FOR IMMEDIATE RELEASE
CONTACT: Ted Wright, Executive Director, Confederated Tribes of the Umatilla Indian Reservation
September 30, 2019
PHONE: (541-429-7362) 321-2672
CTUIR BOARD OF TRUSTEES CORRECTS THE RECORD ON EVENTS SURROUNDING FORMER TRUSTEE SALLY
KOSEY AND WILL VIGOROUSLY DEFEND AGAINST SUIT
CHAIRMAN BURKE: “Sally Kosey first tried her case in the media, and has now filed an action in tribal court. We are sworn to uphold the constitution of the Confederated Tribes of the Umatilla Indian Reservation, and that is what we intend to do.”
PENDLETON, OR – Today seven members of the Board of Trustees of the Confederated Tribes of the Umatilla Indian
Reservation were notified that former Trustee Sally Kosey is suing them in Tribal Court. She seeks reinstatement to the at-large seat from which she was vacated by majority vote of the Board on August 5, 2019.
Kosey has made numerous statements about the Board’s action of August 5th, and has attacked their character and integrity. These false statements and attacks cannot go unanswered.
First and foremost, the Board of Trustees acted not in violation of the CTUIR Constitution, but to uphold it. They acted not as “rogue” leaders or “haters,” but as elected officials sworn to protect the integrity of the tribal government.
Between 1949 and 1976, Elections were administered with only the guidance of the Constitution. The CTUIR Constitution has always required all Board of Trustee members to live within the Reservation Boundaries.
In 1976 the Board enacted the first CTUIR Election Code. The Election Code residency requirements mirror the exact language of the CTUIR Constitution.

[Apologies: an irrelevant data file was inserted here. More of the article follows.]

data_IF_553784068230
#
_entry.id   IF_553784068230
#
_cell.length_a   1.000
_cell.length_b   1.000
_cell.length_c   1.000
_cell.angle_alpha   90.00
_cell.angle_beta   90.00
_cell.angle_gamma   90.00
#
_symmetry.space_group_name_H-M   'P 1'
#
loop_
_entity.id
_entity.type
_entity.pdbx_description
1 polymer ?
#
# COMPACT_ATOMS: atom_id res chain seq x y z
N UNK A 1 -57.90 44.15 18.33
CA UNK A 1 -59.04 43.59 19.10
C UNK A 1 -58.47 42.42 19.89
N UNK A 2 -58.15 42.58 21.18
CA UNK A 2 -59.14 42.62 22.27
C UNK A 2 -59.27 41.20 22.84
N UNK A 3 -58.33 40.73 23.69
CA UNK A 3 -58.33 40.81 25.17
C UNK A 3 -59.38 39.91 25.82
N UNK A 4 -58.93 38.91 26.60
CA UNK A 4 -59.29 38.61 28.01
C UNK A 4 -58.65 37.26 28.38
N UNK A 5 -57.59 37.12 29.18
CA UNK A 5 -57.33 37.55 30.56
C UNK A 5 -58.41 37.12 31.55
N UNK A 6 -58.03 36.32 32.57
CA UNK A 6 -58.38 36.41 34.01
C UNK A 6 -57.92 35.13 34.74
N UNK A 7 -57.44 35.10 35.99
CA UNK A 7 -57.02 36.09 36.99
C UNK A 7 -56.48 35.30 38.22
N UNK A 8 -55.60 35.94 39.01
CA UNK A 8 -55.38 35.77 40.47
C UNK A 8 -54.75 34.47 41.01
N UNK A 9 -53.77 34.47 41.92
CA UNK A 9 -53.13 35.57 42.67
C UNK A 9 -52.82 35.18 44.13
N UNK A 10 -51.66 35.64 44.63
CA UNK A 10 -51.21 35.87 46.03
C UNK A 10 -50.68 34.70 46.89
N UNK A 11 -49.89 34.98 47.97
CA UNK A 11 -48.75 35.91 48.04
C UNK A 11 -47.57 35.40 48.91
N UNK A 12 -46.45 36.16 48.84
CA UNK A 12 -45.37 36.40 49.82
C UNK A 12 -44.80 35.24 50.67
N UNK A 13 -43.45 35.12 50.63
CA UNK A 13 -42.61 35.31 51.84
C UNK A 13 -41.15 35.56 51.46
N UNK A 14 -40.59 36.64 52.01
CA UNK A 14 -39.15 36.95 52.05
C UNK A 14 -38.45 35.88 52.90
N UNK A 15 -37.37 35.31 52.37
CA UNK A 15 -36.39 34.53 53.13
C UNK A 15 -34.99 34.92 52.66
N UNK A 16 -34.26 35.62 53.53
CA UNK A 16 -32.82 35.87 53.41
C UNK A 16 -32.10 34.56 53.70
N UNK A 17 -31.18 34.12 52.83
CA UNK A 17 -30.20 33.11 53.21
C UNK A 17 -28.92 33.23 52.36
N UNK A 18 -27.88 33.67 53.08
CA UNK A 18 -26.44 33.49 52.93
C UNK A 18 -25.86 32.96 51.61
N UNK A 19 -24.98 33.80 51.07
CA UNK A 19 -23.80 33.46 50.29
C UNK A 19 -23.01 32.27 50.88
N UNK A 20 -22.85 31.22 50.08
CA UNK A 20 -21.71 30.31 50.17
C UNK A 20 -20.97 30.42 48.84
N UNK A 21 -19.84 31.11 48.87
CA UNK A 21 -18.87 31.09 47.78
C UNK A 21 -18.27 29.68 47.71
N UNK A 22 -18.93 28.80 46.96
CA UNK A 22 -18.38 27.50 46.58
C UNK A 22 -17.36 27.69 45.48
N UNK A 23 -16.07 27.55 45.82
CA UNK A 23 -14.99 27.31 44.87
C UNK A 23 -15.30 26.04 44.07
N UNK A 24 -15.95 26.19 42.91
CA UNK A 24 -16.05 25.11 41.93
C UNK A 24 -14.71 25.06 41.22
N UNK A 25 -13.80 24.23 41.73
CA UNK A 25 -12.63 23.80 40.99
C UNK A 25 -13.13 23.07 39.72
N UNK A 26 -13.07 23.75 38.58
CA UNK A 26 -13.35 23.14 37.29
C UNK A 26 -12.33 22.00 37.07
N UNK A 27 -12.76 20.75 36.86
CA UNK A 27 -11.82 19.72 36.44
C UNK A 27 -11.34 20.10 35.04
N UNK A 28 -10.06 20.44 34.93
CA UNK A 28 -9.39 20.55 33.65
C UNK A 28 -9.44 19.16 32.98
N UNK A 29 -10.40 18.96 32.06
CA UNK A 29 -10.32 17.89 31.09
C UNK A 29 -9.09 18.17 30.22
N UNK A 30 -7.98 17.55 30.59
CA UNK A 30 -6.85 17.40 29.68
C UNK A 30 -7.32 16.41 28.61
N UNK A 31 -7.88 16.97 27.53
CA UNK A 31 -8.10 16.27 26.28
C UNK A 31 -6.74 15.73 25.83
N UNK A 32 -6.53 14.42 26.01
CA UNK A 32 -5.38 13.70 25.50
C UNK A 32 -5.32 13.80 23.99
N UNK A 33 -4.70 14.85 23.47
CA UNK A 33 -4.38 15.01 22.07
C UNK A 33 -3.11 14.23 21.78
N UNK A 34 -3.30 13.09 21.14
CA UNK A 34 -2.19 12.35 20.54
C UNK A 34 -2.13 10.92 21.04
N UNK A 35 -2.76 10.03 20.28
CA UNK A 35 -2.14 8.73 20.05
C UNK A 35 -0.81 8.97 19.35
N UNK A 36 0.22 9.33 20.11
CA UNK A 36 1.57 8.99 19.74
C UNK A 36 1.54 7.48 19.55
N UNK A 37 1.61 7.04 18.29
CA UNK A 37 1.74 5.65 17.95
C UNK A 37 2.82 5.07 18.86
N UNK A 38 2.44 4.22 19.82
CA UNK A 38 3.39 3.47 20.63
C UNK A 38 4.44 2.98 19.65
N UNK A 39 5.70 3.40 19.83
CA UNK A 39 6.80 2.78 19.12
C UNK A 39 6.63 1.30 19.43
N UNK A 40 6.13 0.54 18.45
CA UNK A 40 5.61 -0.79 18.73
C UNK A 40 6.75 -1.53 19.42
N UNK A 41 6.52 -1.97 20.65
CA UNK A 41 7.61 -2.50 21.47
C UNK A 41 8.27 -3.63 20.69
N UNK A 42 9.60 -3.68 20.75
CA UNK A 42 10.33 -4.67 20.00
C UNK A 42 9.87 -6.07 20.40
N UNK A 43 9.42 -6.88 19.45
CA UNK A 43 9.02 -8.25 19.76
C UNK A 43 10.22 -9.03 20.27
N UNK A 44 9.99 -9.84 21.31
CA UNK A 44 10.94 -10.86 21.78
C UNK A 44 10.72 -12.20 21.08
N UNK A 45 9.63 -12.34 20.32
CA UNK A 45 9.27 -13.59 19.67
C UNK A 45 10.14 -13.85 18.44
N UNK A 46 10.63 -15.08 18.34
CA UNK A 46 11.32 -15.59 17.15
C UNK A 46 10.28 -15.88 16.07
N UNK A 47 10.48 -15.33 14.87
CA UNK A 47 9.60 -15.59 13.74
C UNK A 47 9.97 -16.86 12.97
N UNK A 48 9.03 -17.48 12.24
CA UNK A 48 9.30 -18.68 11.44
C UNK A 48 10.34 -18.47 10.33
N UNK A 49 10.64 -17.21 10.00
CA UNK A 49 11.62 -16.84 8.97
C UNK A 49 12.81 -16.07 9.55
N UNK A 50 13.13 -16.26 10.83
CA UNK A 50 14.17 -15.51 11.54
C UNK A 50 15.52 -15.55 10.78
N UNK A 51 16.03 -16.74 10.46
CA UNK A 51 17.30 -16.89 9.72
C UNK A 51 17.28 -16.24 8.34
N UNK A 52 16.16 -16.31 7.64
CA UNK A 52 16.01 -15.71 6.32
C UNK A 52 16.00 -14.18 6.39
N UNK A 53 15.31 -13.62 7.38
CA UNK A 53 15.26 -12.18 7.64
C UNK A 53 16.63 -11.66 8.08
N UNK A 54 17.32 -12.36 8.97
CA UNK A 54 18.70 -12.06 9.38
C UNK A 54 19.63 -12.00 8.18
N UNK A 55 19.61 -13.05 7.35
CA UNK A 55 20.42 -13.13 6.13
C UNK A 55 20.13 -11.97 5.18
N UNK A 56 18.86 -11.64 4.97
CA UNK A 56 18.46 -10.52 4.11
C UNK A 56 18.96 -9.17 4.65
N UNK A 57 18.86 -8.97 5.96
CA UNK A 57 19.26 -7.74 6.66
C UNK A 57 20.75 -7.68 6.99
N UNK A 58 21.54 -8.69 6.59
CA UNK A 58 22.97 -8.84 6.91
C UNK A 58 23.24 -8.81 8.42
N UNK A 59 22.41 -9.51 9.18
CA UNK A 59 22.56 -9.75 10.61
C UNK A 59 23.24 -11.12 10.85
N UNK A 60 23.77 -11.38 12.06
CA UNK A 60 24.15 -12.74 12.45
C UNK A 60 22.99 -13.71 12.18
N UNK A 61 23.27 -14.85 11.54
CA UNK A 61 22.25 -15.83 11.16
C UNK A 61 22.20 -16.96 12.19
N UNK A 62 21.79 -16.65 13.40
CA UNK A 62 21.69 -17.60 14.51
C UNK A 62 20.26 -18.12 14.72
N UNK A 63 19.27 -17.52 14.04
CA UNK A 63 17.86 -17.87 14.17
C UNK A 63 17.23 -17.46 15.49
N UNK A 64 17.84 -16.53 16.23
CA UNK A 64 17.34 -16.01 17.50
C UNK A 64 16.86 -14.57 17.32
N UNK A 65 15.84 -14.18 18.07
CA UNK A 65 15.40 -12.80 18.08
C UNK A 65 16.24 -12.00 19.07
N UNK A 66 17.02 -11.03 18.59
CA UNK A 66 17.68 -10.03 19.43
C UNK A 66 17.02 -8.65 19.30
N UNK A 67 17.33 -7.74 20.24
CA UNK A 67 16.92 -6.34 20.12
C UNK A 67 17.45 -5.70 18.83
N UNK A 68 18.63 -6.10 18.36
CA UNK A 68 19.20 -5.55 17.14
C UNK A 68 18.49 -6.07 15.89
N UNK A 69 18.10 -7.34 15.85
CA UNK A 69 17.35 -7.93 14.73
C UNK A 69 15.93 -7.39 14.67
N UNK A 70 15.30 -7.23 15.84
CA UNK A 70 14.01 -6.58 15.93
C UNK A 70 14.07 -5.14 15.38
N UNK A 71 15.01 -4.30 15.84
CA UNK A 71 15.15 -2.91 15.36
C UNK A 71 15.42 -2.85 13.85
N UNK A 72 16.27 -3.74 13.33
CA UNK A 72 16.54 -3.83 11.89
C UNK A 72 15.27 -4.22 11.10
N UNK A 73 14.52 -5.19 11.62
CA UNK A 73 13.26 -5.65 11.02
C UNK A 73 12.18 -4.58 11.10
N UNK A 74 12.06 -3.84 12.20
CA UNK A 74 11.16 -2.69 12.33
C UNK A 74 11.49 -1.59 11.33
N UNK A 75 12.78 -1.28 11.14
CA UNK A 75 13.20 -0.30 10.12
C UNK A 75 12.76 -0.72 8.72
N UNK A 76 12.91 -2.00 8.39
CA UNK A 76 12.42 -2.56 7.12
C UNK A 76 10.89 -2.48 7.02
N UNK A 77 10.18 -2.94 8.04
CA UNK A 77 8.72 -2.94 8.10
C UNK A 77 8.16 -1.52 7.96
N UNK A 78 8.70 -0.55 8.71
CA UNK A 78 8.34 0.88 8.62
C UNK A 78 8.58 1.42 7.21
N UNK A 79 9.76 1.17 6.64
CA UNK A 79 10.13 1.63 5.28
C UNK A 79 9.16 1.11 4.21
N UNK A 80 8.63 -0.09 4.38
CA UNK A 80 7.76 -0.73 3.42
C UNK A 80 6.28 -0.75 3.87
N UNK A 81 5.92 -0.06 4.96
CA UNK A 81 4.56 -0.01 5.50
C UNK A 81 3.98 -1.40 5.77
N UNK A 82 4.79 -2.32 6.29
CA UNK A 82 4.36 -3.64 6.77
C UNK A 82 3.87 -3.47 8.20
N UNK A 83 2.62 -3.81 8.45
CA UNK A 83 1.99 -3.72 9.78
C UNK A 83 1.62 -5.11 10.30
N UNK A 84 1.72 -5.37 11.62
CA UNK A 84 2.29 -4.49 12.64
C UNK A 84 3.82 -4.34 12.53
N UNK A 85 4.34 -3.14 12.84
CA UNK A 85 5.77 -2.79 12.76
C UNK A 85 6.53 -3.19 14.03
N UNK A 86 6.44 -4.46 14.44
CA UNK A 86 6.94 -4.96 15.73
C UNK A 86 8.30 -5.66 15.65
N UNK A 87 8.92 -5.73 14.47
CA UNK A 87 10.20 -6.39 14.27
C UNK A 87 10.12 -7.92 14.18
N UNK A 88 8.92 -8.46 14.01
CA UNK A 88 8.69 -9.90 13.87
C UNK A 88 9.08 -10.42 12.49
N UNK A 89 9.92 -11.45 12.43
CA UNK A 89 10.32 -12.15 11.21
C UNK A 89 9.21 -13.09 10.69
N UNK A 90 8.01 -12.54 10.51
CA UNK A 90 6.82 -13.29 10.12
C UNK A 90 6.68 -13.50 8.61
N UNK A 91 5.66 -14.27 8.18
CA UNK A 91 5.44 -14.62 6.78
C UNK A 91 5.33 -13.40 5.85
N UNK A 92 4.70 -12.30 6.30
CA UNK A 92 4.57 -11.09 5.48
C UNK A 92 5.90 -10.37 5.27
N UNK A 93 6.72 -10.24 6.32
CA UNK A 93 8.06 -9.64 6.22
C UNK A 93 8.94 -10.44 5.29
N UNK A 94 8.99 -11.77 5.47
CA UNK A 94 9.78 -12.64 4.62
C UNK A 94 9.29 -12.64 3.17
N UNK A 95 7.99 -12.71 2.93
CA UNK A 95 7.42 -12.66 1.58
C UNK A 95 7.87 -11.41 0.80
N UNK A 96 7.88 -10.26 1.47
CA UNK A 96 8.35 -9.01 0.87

All current and previously elected Board members either lived or moved within the current Reservation before swearing an oath of office to uphold the CTUIR Constitution and Bylaws. That oath includes the CTUIR Constitution residency requirements.
Kosey claims that she lives within the reservation boundary of 1855, which at that time included most of Pendleton, and therefore is eligible to hold office. No other member of the elected Board of Trustees lives outside the current reservation. Kosey is the sole exception. She has very publically refused to move onto the Reservation.
Ms. Kosey and other detractors act as though references to the current “diminished” Reservation boundary are attacks on sovereignty and the integrity of the Confederation. But the truth is, since 1949 every elected Board of Trustees member have resided within the current boundary. Again, Kosey is the sole exception.
Our elected leaders should have our shared experience of living on the Umatilla Indian Reservation. They should be experienced in the unique challenges of tribal governance and land preservation.
All Trustees, past or present, have done and would do everything in their power to get the Tribe’s lands back and restore the original Treaty of 1855 land base. And to that end nearly 20,000 acres have been added since the mid-90s. Recognizing the current boundary isn’t giving up the fight, it’s being realistic and responsible about when and how to fight.
The legal issues surrounding recent events will be resolved in Tribal Court and this Board will abide by their findings, win or lose.
We look forward to resolution of this matter. The Election Code amendments are meant to be clear and minimize future residency disputes.
We exercised our legislative authority to update the Code, as we have with the dozens of other tribal government codes. Under Article VI, Section 1(d) of the Constitution and Bylaws, the powers of the Board of Trustees include the authority “to promulgate and enforce statutes governing the conduct of all persons and activities within the boundaries of the Umatilla Indian Reservation.”
In the meantime, we will continue the fight to protect our Treaty, Constitution, and the interests of our citizens, the Walla Walla, Cayuse and Umatilla people.